Below the Teahouse
by Vern Snyder (from The New York Times)
sometimes ask if the comedy "The Teahouse of the August
Moon" is not,
in reality, a serious piece of work. Then I hasten
to point out that they should make the "Teahouse" what
they wish, for it was meant to be that way. The "Teahouse" was
meant to make you think if you with to think, or to make you forget
you wish to forget.
Teahouse of the August Moon" contains
two stories, but only one story is told directly. That is the surface
story which shows the trials and tribulations of Captain Jeff Fisby
in Tobiki village, Okinawa. Perhaps it is foolery, or fantasy,
call it what you wish. Yet I, for one, sincerely hope that it will
bring a few smiles, or better still, a few chuckles.
underlying this surface story is another one, never told but
rather implied. And if anyone wished the "The Teahouse
of the August Moon" to be serious, the seriousness will come
from this story.
is somewhat difficult to explain the under story. Ultimately,
it is an
expression of certain ideas. One such idea being that
people, the world over, are basically the same in their wants
and desires, but that often we are confused by the externals.
As Sakini, the interpreter, would way, holding up his finger
"Illustration!" The Japanese might want his miso soup for breakfast;
the Korean might want his pickles, called kimchi, and the American
might want his ham and eggs. yet basically they all want the same
thing -- namely, breakfast.
At the risk
of sounding presumptuous, I would like to mention that
the under story of the "Teahouse" was also intended as a guide
for those who some day might be engaged in Military Government
work. I remember back in those days of 1944 when the United
began to find itself in the Military government business, many
of us, assigned to such work, were at a complete loss.
At that time
a factual work on the occupation of the Rhineland in 1917 was
considered the guide. But in April of 1945 when we
went into Okinawa with the invasion forces, most of us found that
instead of a guide it was a piece of fiction that helped us in
the villages, among the people -- John Hershey's "A Bell for
should the occasion arise (and I hope that it doesn't), still,
perhaps the "The Teahouse of the August
Moon" might be of benefit to some United States Military Government
officer, somewhere, sometime. Perhaps it might show him that if
he looks to the wants of the people under him, then tries to satisfy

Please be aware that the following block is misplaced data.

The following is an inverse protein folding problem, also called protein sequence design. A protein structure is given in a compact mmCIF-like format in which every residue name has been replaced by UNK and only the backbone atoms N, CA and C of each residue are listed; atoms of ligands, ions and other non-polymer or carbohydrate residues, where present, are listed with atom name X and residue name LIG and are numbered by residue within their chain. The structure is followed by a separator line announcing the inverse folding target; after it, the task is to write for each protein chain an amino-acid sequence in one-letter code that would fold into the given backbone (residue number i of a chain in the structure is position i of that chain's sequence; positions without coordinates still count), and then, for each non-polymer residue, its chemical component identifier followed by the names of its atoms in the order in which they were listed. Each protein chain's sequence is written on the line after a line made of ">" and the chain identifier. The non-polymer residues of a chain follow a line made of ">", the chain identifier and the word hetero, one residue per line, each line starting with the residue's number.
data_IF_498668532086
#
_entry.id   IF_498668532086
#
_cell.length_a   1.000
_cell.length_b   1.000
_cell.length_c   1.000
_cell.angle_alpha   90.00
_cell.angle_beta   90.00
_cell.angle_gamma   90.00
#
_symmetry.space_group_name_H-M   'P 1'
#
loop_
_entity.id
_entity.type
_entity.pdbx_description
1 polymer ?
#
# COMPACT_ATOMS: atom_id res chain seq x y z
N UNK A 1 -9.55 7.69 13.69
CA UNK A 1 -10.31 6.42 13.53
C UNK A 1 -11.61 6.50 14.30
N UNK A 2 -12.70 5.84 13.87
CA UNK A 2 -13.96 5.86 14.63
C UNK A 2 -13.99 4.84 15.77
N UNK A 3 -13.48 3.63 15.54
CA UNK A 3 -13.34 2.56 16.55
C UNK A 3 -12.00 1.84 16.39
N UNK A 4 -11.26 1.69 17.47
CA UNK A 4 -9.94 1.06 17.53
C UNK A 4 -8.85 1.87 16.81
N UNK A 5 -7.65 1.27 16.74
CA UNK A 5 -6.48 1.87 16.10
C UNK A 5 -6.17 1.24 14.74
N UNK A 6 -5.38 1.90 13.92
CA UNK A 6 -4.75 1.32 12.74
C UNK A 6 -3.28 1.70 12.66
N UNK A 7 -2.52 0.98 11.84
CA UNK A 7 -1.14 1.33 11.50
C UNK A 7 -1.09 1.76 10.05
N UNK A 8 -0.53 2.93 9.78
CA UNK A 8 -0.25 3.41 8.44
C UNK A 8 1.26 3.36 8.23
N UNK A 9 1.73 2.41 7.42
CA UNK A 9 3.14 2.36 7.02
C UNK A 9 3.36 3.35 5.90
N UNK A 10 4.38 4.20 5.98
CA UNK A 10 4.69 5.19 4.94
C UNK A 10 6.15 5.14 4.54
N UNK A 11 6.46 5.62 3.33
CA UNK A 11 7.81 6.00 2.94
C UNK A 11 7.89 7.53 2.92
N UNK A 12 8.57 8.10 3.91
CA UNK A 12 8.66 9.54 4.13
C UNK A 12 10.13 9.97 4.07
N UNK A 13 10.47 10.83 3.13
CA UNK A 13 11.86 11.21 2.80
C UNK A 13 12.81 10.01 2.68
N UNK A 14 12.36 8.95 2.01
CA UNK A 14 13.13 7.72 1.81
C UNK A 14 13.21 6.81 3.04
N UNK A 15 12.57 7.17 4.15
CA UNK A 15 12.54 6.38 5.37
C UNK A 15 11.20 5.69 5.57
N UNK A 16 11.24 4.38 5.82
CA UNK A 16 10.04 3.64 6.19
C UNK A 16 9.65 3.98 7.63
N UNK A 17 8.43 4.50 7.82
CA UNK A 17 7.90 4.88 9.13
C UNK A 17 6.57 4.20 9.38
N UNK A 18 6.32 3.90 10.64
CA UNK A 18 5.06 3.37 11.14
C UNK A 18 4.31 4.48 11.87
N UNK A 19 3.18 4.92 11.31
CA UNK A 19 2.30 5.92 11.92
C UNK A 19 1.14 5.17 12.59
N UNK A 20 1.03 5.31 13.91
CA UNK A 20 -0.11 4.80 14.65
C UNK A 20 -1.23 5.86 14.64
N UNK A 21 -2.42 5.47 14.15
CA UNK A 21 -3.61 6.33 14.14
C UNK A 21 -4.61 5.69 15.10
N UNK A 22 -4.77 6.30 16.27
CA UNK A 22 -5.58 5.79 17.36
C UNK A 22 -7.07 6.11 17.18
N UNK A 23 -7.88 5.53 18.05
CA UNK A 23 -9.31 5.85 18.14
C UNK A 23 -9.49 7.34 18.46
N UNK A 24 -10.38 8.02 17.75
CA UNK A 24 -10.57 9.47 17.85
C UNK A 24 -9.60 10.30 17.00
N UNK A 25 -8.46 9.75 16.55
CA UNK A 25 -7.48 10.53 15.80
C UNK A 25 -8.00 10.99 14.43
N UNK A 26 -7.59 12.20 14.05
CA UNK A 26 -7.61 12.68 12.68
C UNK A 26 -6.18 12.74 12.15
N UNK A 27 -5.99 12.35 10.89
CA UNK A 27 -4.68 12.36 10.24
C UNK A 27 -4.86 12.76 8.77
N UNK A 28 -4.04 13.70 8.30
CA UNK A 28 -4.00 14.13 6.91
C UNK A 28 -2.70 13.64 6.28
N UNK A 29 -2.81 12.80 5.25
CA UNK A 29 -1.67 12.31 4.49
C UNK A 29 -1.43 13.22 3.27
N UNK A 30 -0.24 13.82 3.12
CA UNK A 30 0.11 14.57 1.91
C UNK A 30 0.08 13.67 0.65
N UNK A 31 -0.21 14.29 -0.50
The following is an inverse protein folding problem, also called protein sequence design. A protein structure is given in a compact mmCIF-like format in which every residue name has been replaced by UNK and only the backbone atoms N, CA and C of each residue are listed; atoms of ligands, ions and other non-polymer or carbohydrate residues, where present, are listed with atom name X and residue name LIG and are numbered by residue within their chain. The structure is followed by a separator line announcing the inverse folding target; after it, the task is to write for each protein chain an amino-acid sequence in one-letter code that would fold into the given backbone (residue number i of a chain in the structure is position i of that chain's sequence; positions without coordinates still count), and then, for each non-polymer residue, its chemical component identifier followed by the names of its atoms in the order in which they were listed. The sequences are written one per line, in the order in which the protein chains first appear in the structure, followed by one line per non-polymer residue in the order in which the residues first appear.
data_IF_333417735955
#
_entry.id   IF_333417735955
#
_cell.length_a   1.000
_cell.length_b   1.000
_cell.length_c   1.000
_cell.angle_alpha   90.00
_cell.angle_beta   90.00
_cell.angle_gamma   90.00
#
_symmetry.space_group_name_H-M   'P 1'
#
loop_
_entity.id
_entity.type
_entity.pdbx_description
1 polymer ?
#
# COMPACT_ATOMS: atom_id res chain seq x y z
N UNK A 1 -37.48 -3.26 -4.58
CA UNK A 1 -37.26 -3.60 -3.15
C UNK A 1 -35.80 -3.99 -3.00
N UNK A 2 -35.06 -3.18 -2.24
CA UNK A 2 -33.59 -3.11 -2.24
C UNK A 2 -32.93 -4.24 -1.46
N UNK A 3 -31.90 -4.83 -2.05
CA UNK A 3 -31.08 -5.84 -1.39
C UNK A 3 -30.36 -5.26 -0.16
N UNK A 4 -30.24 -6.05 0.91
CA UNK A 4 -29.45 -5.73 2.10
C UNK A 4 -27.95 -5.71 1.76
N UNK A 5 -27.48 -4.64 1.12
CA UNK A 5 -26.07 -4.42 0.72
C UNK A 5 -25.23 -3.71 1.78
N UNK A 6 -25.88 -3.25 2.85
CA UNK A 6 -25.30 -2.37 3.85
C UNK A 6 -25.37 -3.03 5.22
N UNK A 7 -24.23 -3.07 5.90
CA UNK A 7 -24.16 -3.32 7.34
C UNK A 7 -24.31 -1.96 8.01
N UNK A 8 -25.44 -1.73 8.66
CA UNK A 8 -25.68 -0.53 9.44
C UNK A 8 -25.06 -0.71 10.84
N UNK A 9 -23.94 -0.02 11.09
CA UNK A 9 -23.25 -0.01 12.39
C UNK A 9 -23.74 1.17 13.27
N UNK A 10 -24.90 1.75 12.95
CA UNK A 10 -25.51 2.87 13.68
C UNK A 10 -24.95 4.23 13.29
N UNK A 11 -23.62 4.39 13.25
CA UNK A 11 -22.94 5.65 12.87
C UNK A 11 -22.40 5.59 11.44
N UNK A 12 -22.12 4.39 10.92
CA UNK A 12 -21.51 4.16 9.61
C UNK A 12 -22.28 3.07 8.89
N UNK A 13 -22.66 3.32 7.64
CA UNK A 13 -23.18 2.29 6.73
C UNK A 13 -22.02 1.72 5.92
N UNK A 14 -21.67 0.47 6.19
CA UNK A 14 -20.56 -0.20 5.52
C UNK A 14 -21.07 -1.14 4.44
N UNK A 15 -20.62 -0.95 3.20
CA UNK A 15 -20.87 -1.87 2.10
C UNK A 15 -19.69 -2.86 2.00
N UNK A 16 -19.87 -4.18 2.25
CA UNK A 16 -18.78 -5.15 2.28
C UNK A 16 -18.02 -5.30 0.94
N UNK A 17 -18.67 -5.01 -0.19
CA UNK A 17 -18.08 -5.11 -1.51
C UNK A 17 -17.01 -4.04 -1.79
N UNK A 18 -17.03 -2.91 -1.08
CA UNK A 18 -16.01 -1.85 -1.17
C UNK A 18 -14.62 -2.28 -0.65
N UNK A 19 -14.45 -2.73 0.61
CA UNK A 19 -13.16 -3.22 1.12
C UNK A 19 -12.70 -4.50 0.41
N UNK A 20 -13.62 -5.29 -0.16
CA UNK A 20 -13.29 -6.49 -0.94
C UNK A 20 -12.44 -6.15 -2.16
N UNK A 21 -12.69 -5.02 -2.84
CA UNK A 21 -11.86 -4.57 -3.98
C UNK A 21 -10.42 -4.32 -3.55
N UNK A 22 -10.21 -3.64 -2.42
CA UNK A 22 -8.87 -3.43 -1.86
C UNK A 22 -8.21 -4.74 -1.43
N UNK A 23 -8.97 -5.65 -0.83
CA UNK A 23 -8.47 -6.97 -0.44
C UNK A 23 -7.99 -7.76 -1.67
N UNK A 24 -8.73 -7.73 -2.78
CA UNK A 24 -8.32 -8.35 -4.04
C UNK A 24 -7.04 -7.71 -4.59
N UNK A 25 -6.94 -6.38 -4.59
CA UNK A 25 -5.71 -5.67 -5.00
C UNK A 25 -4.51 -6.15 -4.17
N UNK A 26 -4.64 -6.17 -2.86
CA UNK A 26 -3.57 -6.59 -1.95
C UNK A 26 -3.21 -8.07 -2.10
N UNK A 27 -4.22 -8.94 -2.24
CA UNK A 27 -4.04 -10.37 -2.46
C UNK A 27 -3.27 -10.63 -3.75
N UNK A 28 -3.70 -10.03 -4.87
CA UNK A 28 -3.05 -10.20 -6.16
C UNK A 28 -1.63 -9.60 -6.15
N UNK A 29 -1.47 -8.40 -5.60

those wants, he will have very little need for barbed wire and
guards armed with rifles.
will also show him, among other things, that what works in
Pottawattamie, Iowa, often will not work in Tobiki Village,
Okinawa; that Plan "See" is much better than Plan B. That the
culture and way of life of an occupied country is often very
old and, strangely enough, ideally suited to that country. And
that there is more to be learned in this old world than will
ever be taught in a pentagon-shaped schoolhouse.
a word about this island of Okinawa. The name, so I'm told,
as "the rope that lies off shore." Actually, it is the
largest island in a chain that stretches 2,000 miles or so
south from the mainland of Japan. And though it is the largest
still it is a small island -- not more than ninety-five miles
long and from five to fifteen or twenty miles wide.
people of Okinawa seem to be neither Chinese nor Japanese.
In ancient times they had their own language, known as the Luchuan
dialect; and a few of the older people still speak it. In ancient
times they had their own kingdom, known as the kingdom of the Ryukyus,
the name for their chain of islands. But Okinawa was small.
was some dynasty on the mainland of China that demanded tribute,
and Okinawa could only pay. Then the eyes of some ancient
Japanese war lord fell on this island, and Okinawa had to bow.
Her kings became rulers in name only. And as the centuries
passed, little Okinawa at times paid tribute to China, at other
to Japan. And sometimes she paid tribute to both at once.
on April 1, 1945, a new conqueror came to replace the Japanese
who had held the island since 1895. He came off his steel ships,
and he was worried, especially if he was assigned to work with
the civilian population. For, technically, they were enemy. And
since the first duty of Military Government is to keep the civilian
population from interfering with the military operation; and
since one American would be called upon to handle perhaps 5,000
it was only natural that anyone assigned to such duty would have
visions of bridges and supply dumps and switchboards being blown
up. But, then, the American met the Okinawan -- completely lacking
in shame and pretense and filled with wide-eyed, childlike gratitude.
What happened is illustrated by a story told by a lieutenant of
looked across the lines one morning and saw movement. It had
to be the enemy out there, yet the figure ahead
of him wore American uniforms. But they couldn't be American, for
the lieutenant was holding the front. This was the furthermost
outpost. The lieutenant was tempted to open fire, but thinking
it, he called, "Who's out there?"
Government," came the reply.
Government! The lieutenant could hardly believe it. Military
Government was supposed to be in back, not in front. "Well,
what are you doing?" the lieutenant demanded.
"Looking for sewing machines."
heard there's some in the caves ahead. And we need them in
the village to make dresses for the women."
But I would
like to point out that "The Teahouse of the
August Moon" is not a war story. And I hope that the reader
of the viewer will not be concerned with the under story if he
is not so inclined, or if he is not in the mood for such. The "Teahouse"
was meant to be whatever you wish to make it.
-- Vern Sneider